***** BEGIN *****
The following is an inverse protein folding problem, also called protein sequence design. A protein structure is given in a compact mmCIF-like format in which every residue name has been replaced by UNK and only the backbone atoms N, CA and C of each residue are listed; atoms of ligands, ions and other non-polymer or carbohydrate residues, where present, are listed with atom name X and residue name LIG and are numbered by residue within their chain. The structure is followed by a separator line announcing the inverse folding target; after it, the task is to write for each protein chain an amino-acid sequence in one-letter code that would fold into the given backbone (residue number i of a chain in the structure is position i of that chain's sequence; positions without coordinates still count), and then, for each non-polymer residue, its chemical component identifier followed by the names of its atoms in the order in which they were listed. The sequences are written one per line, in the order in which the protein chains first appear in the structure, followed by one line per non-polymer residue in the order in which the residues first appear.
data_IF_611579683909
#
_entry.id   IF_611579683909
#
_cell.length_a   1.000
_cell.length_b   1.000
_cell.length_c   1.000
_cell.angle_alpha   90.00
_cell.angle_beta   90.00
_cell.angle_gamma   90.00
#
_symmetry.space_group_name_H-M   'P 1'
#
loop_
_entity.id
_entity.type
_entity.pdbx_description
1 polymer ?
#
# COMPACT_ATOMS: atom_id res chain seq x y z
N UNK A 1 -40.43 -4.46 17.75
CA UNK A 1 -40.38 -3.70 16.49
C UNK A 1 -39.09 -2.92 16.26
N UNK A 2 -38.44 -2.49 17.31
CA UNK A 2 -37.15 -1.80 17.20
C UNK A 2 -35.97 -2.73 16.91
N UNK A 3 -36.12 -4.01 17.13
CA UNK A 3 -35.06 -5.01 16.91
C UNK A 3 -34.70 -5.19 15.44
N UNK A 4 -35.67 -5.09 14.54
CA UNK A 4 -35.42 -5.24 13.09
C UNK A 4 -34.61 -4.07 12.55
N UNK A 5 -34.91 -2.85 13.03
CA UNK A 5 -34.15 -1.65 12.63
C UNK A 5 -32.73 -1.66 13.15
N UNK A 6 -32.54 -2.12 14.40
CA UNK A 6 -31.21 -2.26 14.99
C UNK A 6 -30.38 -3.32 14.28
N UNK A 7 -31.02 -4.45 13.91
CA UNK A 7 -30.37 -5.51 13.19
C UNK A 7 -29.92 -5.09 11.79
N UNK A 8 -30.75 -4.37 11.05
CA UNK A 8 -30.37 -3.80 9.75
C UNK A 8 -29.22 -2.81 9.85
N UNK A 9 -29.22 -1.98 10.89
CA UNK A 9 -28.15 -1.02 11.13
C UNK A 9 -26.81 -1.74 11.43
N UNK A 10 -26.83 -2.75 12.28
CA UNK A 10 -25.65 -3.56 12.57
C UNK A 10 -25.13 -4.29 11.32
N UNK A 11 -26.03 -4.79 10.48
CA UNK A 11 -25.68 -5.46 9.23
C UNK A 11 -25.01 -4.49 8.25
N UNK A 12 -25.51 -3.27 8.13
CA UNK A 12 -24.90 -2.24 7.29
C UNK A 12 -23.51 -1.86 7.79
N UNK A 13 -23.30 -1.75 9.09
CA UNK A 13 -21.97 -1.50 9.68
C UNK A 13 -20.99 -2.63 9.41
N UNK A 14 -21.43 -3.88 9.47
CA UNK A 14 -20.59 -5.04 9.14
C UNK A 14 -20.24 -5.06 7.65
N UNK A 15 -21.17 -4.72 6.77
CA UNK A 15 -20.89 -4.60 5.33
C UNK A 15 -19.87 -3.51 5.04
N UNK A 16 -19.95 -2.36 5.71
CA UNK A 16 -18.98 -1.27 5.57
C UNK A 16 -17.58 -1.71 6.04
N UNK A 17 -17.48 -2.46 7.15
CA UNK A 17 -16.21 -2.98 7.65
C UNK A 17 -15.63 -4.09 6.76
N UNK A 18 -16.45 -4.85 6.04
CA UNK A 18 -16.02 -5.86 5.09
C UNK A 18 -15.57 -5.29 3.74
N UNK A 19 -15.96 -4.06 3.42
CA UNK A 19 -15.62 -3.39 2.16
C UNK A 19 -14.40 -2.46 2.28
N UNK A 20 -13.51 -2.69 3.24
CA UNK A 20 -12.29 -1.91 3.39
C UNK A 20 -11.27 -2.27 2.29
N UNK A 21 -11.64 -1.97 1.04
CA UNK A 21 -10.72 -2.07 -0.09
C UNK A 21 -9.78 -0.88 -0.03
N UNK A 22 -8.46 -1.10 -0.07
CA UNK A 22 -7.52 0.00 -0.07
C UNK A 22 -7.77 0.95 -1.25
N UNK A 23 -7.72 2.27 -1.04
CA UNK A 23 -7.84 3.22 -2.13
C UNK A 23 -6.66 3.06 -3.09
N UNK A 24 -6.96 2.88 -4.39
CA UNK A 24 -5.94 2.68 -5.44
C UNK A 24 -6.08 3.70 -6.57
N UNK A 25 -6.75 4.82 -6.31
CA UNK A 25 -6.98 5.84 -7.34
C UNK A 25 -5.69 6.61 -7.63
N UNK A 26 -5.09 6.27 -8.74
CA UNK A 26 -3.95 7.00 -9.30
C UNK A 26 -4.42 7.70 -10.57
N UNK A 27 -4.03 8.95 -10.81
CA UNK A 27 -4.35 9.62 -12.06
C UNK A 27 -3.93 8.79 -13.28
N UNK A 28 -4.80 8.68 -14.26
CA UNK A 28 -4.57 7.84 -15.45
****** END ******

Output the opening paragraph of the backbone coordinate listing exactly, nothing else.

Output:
The following is an inverse protein folding problem, also called protein sequence design. A protein structure is given in a compact mmCIF-like format in which every residue name has been replaced by UNK and only the backbone atoms N, CA and C of each residue are listed; atoms of ligands, ions and other non-polymer or carbohydrate residues, where present, are listed with atom name X and residue name LIG and are numbered by residue within their chain. The structure is followed by a separator line announcing the inverse folding target; after it, the task is to write for each protein chain an amino-acid sequence in one-letter code that would fold into the given backbone (residue number i of a chain in the structure is position i of that chain's sequence; positions without coordinates still count), and then, for each non-polymer residue, its chemical component identifier followed by the names of its atoms in the order in which they were listed. The sequences are written one per line, in the order in which the protein chains first appear in the structure, followed by one line per non-polymer residue in the order in which the residues first appear.